Looking at Abused File Extensions

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This evening, I wanted to take a few minutes and discuss abused file extensions. There’s two main reasons behind this:

  1. This shit is working, it’s causing some very good people a lot of unnecessary grief, and we could all use a hand. This post was a long time coming, but I’ll say with certainty this weekend is the straw that went all Bane on the camel’s back.
  2. A recent tweet from @da_667:

Tony’s tweet on this issue was in response to a successful ransomware infection that spawned out of an unknowing user executing a WSF file. I’m going to do my best not to repeat his tweets, and those from others, but instead offer my own insight.

What Extensions Are You Talking About?

Short answer: Go look here. Howtogeek provides a great list of file extensions to be concerned about, and I won’t spend time repeating them all. If you’re a blue teamer, that entire list of files needs to be on your radar. Hopefully most of them already are.

If you’re a red teamer, most of them probably already are. More on this later.

Why This is a Problem

Attackers know that most organizations aren’t handling a majority of these types of files. As if right on cue, look at this recent post from Kaspersky Lab:

Fabio Assolini’s post on a Brasilian banking Trojan dropped via PIF files

A banking Trojan initially dropped by a malicious PIF file. The malware goes on to utilize Powershell, however the initial vector is what I find interesting. If you aren’t aware of PIF files, here’s why they should scare the shit out of you (and be #1 on your next GPO): The PIF format does not have the magic MZ header, but is still handled the same way EXEs are handled. WTF.

If you think it stops at PIFs, don’t worry: there’s more. Look at a recent WSF success story (albeit, short-lived success):

Look at this freakin’ code! This is a mess:

Snippet of the malicious WSF file posted by InfoSec Taylor Swift at http://pastebin.com/XfKS8zaA.

Detection mechanisms can be tough to write for files like that.

Yet another example: Look at @HackingDave talk about HTA file success rates at this year’s NolaCon:

Dave Kennedy at NolaCon 2016. Skip to 26:58 to get right to HTA use.

Dave claims mid-90% success rate, and rightfully so. If PIFs didn’t scare you, HTA’s will. HTAs, or HTML Applications, are run by mshta.exe (read: outside of the browser), and are not constrained by browser sandboxing. Summary: They run as trusted applications, signed by Microsoft itself.

Why We Should Care

I think there’s a few reasons to care about these file types:

  1. Again, this shit is working. Red teamers, malware authors, ransomware, banking Trojans, you name it. They are abusing the fact that many organizations don’t have their hands around these files.
  2. Your users are not going to become aware of these file types. Infosec teams can preach all they want about Office Macros; attackers will just start using another file type. Preach about WSFs, attackers will switch again. Ever wonder why some attack vectors are way more popular than others? Because they work, but don’t get fooled. The $top_5_entry_vectors are not the extent of the arsenal.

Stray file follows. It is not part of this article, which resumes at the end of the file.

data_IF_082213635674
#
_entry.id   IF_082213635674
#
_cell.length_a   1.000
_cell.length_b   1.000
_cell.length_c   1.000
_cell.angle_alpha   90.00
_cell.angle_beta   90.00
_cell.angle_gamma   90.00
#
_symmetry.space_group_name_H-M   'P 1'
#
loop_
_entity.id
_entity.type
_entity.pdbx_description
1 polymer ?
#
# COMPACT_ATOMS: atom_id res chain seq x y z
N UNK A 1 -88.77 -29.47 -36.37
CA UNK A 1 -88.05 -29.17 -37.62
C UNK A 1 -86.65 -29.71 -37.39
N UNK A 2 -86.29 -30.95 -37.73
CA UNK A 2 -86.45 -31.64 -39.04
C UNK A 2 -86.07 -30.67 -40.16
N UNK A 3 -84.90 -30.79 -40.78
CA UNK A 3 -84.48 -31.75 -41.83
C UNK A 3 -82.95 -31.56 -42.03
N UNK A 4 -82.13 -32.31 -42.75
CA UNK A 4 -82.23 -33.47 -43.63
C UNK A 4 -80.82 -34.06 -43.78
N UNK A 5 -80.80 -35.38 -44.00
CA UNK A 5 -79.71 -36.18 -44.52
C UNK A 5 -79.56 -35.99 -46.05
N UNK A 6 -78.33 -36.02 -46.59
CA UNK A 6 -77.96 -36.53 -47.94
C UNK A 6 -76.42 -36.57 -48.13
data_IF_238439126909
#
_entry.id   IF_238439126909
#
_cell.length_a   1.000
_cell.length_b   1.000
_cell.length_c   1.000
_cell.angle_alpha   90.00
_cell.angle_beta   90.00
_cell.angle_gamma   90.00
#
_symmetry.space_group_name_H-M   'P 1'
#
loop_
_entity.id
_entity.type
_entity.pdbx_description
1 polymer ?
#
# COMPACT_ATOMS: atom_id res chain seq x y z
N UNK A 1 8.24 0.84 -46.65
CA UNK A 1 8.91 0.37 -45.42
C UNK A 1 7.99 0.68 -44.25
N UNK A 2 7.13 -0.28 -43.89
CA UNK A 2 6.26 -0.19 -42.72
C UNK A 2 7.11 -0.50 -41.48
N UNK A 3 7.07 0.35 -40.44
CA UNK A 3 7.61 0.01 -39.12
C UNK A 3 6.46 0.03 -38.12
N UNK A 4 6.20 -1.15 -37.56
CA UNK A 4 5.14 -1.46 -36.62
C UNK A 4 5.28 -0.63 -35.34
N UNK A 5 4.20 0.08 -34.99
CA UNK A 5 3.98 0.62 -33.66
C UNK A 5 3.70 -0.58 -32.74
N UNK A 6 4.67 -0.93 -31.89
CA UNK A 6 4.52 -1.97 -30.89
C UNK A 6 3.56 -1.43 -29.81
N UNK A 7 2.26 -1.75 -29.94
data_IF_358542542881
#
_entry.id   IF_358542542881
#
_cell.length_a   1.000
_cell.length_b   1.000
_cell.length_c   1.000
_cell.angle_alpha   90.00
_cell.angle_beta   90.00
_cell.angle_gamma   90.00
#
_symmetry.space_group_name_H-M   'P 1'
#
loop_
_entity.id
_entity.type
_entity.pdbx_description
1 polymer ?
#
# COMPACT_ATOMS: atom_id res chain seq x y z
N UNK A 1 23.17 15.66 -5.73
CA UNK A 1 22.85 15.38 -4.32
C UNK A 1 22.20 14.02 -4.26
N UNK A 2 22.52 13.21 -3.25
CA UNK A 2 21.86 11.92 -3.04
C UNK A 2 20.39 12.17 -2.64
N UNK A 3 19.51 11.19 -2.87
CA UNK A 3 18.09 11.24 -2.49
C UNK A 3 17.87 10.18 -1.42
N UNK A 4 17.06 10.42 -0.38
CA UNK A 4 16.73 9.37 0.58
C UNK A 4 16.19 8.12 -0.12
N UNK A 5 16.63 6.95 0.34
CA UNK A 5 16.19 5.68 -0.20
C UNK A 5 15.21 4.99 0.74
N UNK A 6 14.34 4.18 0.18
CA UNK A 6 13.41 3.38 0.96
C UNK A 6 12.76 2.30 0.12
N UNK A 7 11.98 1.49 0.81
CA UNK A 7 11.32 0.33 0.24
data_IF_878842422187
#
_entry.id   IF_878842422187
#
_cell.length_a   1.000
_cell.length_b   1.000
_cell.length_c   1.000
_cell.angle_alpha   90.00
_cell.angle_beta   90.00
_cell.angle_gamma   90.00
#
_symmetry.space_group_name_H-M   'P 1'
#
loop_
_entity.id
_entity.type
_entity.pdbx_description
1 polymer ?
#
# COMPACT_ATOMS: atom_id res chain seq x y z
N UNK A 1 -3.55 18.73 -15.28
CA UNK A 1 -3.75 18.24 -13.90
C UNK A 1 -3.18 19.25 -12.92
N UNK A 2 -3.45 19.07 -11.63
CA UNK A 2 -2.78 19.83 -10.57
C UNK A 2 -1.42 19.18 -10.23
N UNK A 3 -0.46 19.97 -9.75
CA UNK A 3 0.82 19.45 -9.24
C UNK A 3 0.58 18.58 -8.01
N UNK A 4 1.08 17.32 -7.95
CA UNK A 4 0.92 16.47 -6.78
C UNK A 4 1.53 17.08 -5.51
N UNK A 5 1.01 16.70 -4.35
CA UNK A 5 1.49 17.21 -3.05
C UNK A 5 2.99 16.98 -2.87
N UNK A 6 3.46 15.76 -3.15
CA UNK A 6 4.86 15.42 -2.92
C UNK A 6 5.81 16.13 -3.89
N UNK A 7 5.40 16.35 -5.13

3. A lot of these problems you can solve yourself. There are some who will go on and go about phishing training and claim that if you train your users, these files will never run. Good luck with that initiative; call me to do your incident response. I’d prefer a technology approach. Why? Yes, it can be evaded. But your goal is to make a best effort to stop as much as you feasibly can.

Look at InfoSec Taylor Swift’s response to the malware:

Pushing Group Policy to reroute file extensions to open in something innocuous is a method blue teams should consider. Two reasons: First, it will help stop some scripts from running automatically. Second, it will popup a notepad screen with some funky text inside that the user will most likely not recognize. This can be a good place to say “if you see this, call Security”.

Many other file types can simply be prevented from execution. Sometimes Microsoft updates can re-associate file extensions, so other options must be considered. Take a look at using the registry to restrict certain file extensions to only certain groups of users. Limit scripts to the accounts who will need them. Of course, this will rest on the domain being setup appropriately, but can help prevent users from running some malicious scripts because they are interested in tracking their unexpected package.

Whatever your prevention/detection strategy may be, one important takeaway is that many defense teams can implement some measures using the tools they already have on hand. Use Windows’ inherent features to help you defend.

One Final Thought

When someone publicly announces a gap in security that was subsequently exploited, I find there are two ways to respond:

  1. Flame the person, pretend you’re the living answer to all of Earth’s problems, bitch about the current state of ${whatever}, or,
  2. Provide data points to help that person and other people in the same situation. Even if the original poster doesn’t need help, these types of problems are not unique. Someone, somewhere, will always benefit from your knowledge.

I’m happy to say this post, and those that inspired it, fall within the latter. Thank you.

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